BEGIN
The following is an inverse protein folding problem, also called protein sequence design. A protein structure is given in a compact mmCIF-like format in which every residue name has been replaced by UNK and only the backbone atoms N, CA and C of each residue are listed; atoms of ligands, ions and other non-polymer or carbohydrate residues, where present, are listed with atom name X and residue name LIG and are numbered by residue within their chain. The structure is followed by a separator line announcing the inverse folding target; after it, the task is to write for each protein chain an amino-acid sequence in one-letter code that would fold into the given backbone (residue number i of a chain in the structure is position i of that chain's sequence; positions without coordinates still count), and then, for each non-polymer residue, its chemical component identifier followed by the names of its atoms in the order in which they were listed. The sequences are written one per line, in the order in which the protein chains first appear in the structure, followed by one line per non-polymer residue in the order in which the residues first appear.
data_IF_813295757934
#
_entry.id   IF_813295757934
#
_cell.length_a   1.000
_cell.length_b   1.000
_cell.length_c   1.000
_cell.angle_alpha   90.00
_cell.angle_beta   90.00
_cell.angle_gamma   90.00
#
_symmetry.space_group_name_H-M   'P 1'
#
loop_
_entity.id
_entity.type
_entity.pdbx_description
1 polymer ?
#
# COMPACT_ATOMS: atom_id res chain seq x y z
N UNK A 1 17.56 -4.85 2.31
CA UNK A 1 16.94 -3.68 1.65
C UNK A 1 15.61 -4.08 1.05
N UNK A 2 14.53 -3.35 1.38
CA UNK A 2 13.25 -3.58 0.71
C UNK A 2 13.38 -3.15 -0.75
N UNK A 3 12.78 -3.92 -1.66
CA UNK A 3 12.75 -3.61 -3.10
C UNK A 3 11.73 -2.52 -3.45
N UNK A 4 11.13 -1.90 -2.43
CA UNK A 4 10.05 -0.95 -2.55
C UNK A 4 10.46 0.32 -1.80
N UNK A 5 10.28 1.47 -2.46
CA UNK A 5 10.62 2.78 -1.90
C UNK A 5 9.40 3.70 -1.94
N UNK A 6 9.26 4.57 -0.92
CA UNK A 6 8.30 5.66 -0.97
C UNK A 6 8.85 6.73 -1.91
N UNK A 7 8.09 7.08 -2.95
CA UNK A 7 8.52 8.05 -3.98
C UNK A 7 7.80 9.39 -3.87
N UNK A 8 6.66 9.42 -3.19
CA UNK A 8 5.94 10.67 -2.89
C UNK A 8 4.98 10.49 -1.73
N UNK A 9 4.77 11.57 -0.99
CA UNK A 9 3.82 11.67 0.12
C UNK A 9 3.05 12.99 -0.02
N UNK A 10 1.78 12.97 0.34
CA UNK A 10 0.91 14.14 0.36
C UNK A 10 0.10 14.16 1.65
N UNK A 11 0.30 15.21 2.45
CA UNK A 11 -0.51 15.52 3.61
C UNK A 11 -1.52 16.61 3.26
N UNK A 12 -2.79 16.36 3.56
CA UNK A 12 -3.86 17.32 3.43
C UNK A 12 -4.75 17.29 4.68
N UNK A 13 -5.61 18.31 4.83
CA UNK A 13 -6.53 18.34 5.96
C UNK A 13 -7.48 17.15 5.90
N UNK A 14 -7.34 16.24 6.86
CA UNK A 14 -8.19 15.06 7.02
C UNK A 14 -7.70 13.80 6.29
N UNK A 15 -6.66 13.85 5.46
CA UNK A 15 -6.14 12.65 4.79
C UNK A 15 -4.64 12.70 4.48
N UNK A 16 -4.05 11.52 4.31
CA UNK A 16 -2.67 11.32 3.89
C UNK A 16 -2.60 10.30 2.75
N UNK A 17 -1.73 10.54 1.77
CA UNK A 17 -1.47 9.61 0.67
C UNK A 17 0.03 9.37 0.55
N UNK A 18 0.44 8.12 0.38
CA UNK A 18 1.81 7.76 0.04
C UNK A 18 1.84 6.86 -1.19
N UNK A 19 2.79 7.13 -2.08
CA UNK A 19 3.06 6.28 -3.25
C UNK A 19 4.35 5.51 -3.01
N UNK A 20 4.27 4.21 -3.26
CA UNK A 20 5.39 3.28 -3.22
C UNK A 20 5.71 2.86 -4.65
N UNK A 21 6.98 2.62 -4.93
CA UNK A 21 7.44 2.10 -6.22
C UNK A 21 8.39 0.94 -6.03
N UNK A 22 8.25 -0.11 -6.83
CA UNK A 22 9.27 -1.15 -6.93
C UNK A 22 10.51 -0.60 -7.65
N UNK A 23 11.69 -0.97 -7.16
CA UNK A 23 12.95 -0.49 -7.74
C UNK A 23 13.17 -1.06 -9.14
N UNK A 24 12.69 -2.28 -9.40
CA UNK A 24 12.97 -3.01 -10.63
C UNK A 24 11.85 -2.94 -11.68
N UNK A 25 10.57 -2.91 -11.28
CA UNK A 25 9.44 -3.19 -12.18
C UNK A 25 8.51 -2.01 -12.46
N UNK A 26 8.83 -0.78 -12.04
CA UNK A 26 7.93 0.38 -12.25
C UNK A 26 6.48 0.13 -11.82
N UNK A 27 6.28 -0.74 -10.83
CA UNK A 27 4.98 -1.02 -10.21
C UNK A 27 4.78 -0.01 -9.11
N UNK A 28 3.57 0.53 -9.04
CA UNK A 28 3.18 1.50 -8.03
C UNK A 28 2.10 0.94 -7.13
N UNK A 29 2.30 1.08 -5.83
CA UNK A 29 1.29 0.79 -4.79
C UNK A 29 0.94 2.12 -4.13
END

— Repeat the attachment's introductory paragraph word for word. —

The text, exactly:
The following is an inverse protein folding problem, also called protein sequence design. A protein structure is given in a compact mmCIF-like format in which every residue name has been replaced by UNK and only the backbone atoms N, CA and C of each residue are listed; atoms of ligands, ions and other non-polymer or carbohydrate residues, where present, are listed with atom name X and residue name LIG and are numbered by residue within their chain. The structure is followed by a separator line announcing the inverse folding target; after it, the task is to write for each protein chain an amino-acid sequence in one-letter code that would fold into the given backbone (residue number i of a chain in the structure is position i of that chain's sequence; positions without coordinates still count), and then, for each non-polymer residue, its chemical component identifier followed by the names of its atoms in the order in which they were listed. The sequences are written one per line, in the order in which the protein chains first appear in the structure, followed by one line per non-polymer residue in the order in which the residues first appear.